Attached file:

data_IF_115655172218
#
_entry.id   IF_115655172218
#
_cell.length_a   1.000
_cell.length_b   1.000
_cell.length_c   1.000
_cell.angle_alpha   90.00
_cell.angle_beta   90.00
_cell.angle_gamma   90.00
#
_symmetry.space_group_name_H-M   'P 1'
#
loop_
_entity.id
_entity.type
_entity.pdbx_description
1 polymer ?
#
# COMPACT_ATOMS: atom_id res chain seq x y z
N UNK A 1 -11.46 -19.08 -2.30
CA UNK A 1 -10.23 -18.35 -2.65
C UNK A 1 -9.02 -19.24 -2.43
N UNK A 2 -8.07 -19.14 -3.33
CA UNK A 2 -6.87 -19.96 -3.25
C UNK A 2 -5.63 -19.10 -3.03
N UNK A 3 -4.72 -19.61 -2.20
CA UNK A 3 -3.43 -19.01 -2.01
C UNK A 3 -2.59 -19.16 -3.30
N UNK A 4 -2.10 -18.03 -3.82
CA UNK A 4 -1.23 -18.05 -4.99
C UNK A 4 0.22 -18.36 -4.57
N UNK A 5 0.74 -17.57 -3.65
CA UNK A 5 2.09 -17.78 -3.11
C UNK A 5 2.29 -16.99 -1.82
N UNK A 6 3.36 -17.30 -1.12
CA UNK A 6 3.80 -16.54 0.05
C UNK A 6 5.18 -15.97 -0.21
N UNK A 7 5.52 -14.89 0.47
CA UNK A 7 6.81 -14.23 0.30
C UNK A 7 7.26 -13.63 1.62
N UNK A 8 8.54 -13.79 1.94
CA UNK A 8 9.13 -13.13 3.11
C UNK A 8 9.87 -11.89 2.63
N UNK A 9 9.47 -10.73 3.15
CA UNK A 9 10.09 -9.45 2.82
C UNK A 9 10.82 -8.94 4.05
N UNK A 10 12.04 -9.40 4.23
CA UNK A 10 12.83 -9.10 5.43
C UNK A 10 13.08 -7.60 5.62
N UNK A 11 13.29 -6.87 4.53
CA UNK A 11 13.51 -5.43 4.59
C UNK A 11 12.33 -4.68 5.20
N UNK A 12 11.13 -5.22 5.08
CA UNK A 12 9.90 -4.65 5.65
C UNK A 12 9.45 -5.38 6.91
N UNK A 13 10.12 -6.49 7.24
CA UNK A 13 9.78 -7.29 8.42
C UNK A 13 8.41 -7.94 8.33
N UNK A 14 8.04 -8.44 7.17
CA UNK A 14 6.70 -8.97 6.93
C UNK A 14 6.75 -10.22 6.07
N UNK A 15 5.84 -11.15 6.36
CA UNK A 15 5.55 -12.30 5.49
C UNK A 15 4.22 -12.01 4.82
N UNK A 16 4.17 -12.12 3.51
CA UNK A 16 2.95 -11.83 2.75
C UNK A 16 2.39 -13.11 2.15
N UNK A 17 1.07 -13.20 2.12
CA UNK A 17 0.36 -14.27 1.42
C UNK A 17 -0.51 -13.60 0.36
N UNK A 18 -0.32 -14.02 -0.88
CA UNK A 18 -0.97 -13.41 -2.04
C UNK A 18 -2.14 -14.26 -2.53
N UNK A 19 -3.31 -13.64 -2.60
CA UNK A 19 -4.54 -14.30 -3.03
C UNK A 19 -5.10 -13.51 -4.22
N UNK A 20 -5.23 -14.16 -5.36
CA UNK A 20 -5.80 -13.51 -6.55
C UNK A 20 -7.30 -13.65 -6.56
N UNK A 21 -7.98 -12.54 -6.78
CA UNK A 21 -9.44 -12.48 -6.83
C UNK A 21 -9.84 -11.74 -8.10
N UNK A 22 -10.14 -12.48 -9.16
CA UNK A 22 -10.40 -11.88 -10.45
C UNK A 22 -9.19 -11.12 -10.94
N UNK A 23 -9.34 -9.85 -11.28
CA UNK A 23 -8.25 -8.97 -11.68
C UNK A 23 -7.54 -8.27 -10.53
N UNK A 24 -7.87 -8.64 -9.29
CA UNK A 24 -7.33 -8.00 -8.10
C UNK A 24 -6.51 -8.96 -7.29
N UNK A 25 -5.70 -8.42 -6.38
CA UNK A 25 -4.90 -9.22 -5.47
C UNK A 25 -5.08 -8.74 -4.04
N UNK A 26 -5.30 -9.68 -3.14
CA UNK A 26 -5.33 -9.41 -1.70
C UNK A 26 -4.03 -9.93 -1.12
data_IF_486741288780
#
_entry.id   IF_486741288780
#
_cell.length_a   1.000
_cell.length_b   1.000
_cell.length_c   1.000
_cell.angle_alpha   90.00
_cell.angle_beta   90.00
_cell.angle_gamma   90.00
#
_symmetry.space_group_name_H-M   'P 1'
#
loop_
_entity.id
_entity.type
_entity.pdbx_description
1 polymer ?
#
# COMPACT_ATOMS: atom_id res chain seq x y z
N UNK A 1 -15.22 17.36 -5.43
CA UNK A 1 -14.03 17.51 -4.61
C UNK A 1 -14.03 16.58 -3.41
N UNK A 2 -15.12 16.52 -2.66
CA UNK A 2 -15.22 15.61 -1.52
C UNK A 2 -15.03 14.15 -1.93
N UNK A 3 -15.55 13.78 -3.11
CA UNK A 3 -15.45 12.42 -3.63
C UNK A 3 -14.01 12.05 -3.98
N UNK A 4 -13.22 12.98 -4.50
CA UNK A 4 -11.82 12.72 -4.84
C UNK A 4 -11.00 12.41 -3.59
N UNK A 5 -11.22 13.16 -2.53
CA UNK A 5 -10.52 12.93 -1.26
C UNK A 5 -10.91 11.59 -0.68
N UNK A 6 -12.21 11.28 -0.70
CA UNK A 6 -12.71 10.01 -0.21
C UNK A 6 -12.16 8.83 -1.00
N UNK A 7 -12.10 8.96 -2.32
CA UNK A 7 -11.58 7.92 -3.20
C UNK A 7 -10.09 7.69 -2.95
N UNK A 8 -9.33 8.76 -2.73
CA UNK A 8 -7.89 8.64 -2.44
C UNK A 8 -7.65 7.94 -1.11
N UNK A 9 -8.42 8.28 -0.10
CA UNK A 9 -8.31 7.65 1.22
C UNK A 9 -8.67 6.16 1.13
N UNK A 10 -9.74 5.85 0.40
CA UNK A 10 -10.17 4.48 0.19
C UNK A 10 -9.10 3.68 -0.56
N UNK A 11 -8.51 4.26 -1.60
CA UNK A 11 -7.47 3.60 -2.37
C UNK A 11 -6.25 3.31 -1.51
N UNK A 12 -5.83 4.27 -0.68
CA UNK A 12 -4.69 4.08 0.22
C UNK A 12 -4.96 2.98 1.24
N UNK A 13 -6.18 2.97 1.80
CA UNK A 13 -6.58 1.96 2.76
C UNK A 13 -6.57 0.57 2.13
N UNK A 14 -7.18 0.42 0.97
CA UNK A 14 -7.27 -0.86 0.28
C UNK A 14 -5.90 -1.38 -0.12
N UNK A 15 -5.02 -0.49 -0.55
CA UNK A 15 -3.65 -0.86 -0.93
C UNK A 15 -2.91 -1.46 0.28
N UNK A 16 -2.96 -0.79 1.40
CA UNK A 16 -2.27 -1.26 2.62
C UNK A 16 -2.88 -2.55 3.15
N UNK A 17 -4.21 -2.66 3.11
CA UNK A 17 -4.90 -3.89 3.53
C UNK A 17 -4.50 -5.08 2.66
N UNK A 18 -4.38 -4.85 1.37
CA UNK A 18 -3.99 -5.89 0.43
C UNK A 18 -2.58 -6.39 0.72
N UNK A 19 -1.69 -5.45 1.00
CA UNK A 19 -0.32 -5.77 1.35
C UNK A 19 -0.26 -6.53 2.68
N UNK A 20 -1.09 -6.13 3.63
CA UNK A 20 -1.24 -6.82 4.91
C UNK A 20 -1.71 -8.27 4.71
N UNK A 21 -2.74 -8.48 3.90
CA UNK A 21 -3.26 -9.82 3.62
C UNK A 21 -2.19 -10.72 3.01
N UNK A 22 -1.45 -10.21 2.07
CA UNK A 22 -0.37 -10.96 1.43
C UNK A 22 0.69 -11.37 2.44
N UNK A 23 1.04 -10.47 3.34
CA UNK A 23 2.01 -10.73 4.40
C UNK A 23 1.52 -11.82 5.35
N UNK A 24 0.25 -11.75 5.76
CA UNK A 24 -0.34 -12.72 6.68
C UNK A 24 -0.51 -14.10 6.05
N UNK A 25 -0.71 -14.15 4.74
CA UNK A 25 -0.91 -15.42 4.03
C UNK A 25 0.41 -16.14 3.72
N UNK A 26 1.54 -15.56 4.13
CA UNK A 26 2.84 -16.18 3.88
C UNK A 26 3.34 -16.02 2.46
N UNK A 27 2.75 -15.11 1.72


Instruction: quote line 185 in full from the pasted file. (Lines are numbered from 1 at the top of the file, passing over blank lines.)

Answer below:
N UNK A 23 1.04 -10.47 3.34